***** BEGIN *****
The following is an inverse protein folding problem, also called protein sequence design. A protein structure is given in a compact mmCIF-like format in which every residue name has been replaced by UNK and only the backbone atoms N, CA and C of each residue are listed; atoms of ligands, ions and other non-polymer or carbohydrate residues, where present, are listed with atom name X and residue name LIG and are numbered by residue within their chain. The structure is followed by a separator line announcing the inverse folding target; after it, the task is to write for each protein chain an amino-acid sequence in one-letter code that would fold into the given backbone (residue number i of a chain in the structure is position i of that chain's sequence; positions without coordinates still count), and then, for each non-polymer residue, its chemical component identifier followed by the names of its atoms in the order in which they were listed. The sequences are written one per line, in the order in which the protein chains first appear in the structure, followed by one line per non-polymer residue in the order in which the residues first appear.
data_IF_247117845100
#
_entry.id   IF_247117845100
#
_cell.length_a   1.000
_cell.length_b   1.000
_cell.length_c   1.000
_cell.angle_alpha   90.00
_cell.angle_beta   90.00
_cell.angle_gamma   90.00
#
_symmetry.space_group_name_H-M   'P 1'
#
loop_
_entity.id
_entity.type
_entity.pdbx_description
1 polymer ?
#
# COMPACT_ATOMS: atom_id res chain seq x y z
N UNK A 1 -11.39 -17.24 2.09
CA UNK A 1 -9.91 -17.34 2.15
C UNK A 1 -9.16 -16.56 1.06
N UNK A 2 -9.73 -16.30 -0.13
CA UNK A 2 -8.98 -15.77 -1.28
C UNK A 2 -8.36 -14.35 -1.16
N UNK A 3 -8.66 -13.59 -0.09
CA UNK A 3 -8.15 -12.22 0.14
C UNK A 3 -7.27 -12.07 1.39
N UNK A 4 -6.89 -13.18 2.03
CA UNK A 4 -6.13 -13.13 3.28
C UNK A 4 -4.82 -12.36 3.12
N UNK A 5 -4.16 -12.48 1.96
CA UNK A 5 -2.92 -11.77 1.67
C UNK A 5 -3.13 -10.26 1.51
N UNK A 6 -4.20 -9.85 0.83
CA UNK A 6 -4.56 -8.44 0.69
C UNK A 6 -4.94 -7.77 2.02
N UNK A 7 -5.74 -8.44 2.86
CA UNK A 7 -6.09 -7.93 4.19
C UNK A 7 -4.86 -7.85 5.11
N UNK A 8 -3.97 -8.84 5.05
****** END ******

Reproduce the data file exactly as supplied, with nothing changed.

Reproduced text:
The following is an inverse protein folding problem, also called protein sequence design. A protein structure is given in a compact mmCIF-like format in which every residue name has been replaced by UNK and only the backbone atoms N, CA and C of each residue are listed; atoms of ligands, ions and other non-polymer or carbohydrate residues, where present, are listed with atom name X and residue name LIG and are numbered by residue within their chain. The structure is followed by a separator line announcing the inverse folding target; after it, the task is to write for each protein chain an amino-acid sequence in one-letter code that would fold into the given backbone (residue number i of a chain in the structure is position i of that chain's sequence; positions without coordinates still count), and then, for each non-polymer residue, its chemical component identifier followed by the names of its atoms in the order in which they were listed. The sequences are written one per line, in the order in which the protein chains first appear in the structure, followed by one line per non-polymer residue in the order in which the residues first appear.
data_IF_247117845100
#
_entry.id   IF_247117845100
#
_cell.length_a   1.000
_cell.length_b   1.000
_cell.length_c   1.000
_cell.angle_alpha   90.00
_cell.angle_beta   90.00
_cell.angle_gamma   90.00
#
_symmetry.space_group_name_H-M   'P 1'
#
loop_
_entity.id
_entity.type
_entity.pdbx_description
1 polymer ?
#
# COMPACT_ATOMS: atom_id res chain seq x y z
N UNK A 1 -11.39 -17.24 2.09
CA UNK A 1 -9.91 -17.34 2.15
C UNK A 1 -9.16 -16.56 1.06
N UNK A 2 -9.73 -16.30 -0.13
CA UNK A 2 -8.98 -15.77 -1.28
C UNK A 2 -8.36 -14.35 -1.16
N UNK A 3 -8.66 -13.59 -0.09
CA UNK A 3 -8.15 -12.22 0.14
C UNK A 3 -7.27 -12.07 1.39
N UNK A 4 -6.89 -13.18 2.03
CA UNK A 4 -6.13 -13.13 3.28
C UNK A 4 -4.82 -12.36 3.12
N UNK A 5 -4.16 -12.48 1.96
CA UNK A 5 -2.92 -11.77 1.67
C UNK A 5 -3.13 -10.26 1.51
N UNK A 6 -4.20 -9.85 0.83
CA UNK A 6 -4.56 -8.44 0.69
C UNK A 6 -4.94 -7.77 2.02
N UNK A 7 -5.74 -8.44 2.86
CA UNK A 7 -6.09 -7.93 4.19
C UNK A 7 -4.86 -7.85 5.11
N UNK A 8 -3.97 -8.84 5.05